Tuesday, November 28, 2017

Marcella Pixley

http://marcellapixley.com/Marcella Pixley teaches eighth grade Language Arts at the Carlisle Public Schools. She has written three acclaimed young adult novels: Freak, Without Tess, and most recently, Ready To Fall.

Recently I asked the author about what she was reading. Her reply:
As a writer, I often read in order to teach myself something I want to master. I look for writers whose work contains some aspect of a strategy or structure I am trying to hone in my own fiction and then I devour everything I can find that will teach me what I want to learn from them. Most recently, I have been in love with Elizabeth Strout’s writing, and over the past months, I have poured through each of her novels, underlining passages, re-reading pages and trying to learn what she is doing to make her characters shine the way they do. I appreciate the way she shows how fragile we are as human beings. She captures the imperfection of our love for each other, and how desperately we yearn to connect with the people in our families and our communities who matter most to us. Strout is a master at creating silent tensions between her characters, demonstrating in one novel after another that what characters do not say in a scene is often as important as what they do.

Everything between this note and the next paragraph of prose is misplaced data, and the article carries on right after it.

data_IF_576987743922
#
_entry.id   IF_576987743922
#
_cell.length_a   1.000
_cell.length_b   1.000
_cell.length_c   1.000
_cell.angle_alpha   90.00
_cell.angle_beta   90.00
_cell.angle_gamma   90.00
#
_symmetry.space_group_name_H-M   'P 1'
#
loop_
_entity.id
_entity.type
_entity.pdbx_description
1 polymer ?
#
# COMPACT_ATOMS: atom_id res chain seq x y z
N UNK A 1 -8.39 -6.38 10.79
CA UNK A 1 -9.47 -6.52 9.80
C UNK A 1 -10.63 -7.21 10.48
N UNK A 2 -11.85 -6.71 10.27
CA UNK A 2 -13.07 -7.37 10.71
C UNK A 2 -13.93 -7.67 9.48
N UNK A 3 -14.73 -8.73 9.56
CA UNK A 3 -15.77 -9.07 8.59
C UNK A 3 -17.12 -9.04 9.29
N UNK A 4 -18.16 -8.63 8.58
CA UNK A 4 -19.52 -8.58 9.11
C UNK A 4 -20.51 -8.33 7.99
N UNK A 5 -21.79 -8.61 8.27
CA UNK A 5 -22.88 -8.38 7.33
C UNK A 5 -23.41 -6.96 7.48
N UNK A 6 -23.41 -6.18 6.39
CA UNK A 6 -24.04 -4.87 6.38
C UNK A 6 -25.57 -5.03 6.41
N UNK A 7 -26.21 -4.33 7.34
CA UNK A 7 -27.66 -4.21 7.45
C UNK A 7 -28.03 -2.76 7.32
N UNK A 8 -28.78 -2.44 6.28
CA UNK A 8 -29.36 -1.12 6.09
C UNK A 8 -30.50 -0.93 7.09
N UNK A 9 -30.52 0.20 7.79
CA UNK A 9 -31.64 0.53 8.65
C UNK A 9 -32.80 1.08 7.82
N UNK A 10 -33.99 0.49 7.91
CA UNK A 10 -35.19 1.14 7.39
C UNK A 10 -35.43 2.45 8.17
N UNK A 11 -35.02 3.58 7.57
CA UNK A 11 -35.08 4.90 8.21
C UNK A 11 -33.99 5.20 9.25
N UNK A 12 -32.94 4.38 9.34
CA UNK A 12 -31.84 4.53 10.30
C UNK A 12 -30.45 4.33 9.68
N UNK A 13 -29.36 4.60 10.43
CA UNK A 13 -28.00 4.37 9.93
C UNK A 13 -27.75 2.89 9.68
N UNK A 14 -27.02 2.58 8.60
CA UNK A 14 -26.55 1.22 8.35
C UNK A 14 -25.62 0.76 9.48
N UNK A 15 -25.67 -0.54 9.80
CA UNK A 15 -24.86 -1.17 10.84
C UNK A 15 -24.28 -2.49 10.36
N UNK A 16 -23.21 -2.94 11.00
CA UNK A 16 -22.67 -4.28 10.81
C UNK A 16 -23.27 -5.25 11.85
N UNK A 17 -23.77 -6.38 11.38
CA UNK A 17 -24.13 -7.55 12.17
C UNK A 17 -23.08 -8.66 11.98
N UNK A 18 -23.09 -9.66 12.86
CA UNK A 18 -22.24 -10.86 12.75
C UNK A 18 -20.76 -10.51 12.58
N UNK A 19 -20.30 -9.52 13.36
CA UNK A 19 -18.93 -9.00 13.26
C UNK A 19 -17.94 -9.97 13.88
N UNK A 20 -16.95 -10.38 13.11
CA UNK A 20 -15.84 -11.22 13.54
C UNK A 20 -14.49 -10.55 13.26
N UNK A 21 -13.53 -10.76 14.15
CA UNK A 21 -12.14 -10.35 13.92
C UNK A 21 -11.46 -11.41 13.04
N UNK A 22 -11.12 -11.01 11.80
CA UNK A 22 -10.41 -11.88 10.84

I used what I learned from Strout throughout my new novel Ready to Fall, especially in the scenes between Max and his father. Both of them are in pain, both of them are grieving, but they love each other fiercely, and they worry so much about each other that they are unable to be honest about their pain. They keep their grief a secret from each other. For this reason, the scenes between them are filled with silent yearning for connection. They wish they could tell each other how they feel, but they have convinced themselves that it is more important to seem strong in each other’s presence. Strout also taught me how it is possible to simultaneously demonstrate the shortcomings between people and also the sweetness and the tenderness. We try our best. But because we are human and imperfect we often flounder. Strout has taught me that these imperfections are really what makes us beautiful.
Visit Marcella Pixley's website.

My Book, The Movie: Ready to Fall.

--Marshal Zeringue